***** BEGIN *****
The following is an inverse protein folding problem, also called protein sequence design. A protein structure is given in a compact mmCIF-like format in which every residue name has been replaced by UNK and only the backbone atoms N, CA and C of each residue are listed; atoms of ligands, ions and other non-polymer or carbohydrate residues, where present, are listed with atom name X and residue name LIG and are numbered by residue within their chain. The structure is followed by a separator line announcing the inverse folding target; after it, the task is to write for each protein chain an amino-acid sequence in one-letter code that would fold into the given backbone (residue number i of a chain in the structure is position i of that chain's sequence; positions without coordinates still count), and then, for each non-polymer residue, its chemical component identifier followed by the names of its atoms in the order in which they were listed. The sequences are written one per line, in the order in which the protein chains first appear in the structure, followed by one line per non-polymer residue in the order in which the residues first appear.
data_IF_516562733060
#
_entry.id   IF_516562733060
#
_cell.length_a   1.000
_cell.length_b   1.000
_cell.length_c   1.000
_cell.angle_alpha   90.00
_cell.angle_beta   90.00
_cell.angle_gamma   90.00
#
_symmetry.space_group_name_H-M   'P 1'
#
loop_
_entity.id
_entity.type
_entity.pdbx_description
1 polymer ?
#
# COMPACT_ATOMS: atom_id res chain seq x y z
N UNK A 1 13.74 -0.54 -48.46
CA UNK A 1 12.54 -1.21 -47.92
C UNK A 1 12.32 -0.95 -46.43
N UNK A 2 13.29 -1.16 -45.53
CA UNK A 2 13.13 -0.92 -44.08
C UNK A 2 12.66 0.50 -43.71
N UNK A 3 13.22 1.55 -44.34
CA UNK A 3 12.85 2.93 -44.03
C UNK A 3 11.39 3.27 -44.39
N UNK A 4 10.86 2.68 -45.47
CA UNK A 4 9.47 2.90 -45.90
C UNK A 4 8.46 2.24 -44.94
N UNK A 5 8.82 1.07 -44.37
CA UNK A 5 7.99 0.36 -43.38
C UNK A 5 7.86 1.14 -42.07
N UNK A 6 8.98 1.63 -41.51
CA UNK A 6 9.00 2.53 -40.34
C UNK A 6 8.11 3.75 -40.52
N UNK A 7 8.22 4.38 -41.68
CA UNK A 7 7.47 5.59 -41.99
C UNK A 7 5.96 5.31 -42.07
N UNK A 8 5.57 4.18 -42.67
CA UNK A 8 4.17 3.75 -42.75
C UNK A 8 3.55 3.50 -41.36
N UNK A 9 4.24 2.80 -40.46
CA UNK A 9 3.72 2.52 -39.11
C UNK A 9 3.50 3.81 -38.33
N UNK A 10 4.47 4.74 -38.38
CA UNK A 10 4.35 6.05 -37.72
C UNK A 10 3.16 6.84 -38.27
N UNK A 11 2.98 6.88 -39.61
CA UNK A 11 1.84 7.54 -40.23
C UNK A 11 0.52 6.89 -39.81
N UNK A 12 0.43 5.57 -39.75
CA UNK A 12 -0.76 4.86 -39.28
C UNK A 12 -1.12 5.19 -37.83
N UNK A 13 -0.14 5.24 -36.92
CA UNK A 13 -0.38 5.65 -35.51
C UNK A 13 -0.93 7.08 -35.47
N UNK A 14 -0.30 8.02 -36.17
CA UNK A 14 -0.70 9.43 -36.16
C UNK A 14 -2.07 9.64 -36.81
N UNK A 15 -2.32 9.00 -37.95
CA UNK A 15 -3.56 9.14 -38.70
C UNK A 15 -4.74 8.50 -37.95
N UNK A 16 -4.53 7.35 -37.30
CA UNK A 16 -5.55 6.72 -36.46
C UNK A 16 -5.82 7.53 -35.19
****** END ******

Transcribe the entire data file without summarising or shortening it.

The following is an inverse protein folding problem, also called protein sequence design. A protein structure is given in a compact mmCIF-like format in which every residue name has been replaced by UNK and only the backbone atoms N, CA and C of each residue are listed; atoms of ligands, ions and other non-polymer or carbohydrate residues, where present, are listed with atom name X and residue name LIG and are numbered by residue within their chain. The structure is followed by a separator line announcing the inverse folding target; after it, the task is to write for each protein chain an amino-acid sequence in one-letter code that would fold into the given backbone (residue number i of a chain in the structure is position i of that chain's sequence; positions without coordinates still count), and then, for each non-polymer residue, its chemical component identifier followed by the names of its atoms in the order in which they were listed. The sequences are written one per line, in the order in which the protein chains first appear in the structure, followed by one line per non-polymer residue in the order in which the residues first appear.
data_IF_516562733060
#
_entry.id   IF_516562733060
#
_cell.length_a   1.000
_cell.length_b   1.000
_cell.length_c   1.000
_cell.angle_alpha   90.00
_cell.angle_beta   90.00
_cell.angle_gamma   90.00
#
_symmetry.space_group_name_H-M   'P 1'
#
loop_
_entity.id
_entity.type
_entity.pdbx_description
1 polymer ?
#
# COMPACT_ATOMS: atom_id res chain seq x y z
N UNK A 1 13.74 -0.54 -48.46
CA UNK A 1 12.54 -1.21 -47.92
C UNK A 1 12.32 -0.95 -46.43
N UNK A 2 13.29 -1.16 -45.53
CA UNK A 2 13.13 -0.92 -44.08
C UNK A 2 12.66 0.50 -43.71
N UNK A 3 13.22 1.55 -44.34
CA UNK A 3 12.85 2.93 -44.03
C UNK A 3 11.39 3.27 -44.39
N UNK A 4 10.86 2.68 -45.47
CA UNK A 4 9.47 2.90 -45.90
C UNK A 4 8.46 2.24 -44.94
N UNK A 5 8.82 1.07 -44.37
CA UNK A 5 7.99 0.36 -43.38
C UNK A 5 7.86 1.14 -42.07
N UNK A 6 8.98 1.63 -41.51
CA UNK A 6 9.00 2.53 -40.34
C UNK A 6 8.11 3.75 -40.52
N UNK A 7 8.22 4.38 -41.68
CA UNK A 7 7.47 5.59 -41.99
C UNK A 7 5.96 5.31 -42.07
N UNK A 8 5.57 4.18 -42.67
CA UNK A 8 4.17 3.75 -42.75
C UNK A 8 3.55 3.50 -41.36
N UNK A 9 4.24 2.80 -40.46
CA UNK A 9 3.72 2.52 -39.11
C UNK A 9 3.50 3.81 -38.33
N UNK A 10 4.47 4.74 -38.38
CA UNK A 10 4.35 6.05 -37.72
C UNK A 10 3.16 6.84 -38.27
N UNK A 11 2.98 6.88 -39.61
CA UNK A 11 1.84 7.54 -40.23
C UNK A 11 0.52 6.89 -39.81
N UNK A 12 0.43 5.57 -39.75
CA UNK A 12 -0.76 4.86 -39.28
C UNK A 12 -1.12 5.19 -37.83
N UNK A 13 -0.14 5.24 -36.92
CA UNK A 13 -0.38 5.65 -35.51
C UNK A 13 -0.93 7.08 -35.47
N UNK A 14 -0.30 8.02 -36.17
CA UNK A 14 -0.70 9.43 -36.16
C UNK A 14 -2.07 9.64 -36.81
N UNK A 15 -2.32 9.00 -37.95
CA UNK A 15 -3.56 9.14 -38.70
C UNK A 15 -4.74 8.50 -37.95
N UNK A 16 -4.53 7.35 -37.30
CA UNK A 16 -5.55 6.72 -36.46
C UNK A 16 -5.82 7.53 -35.19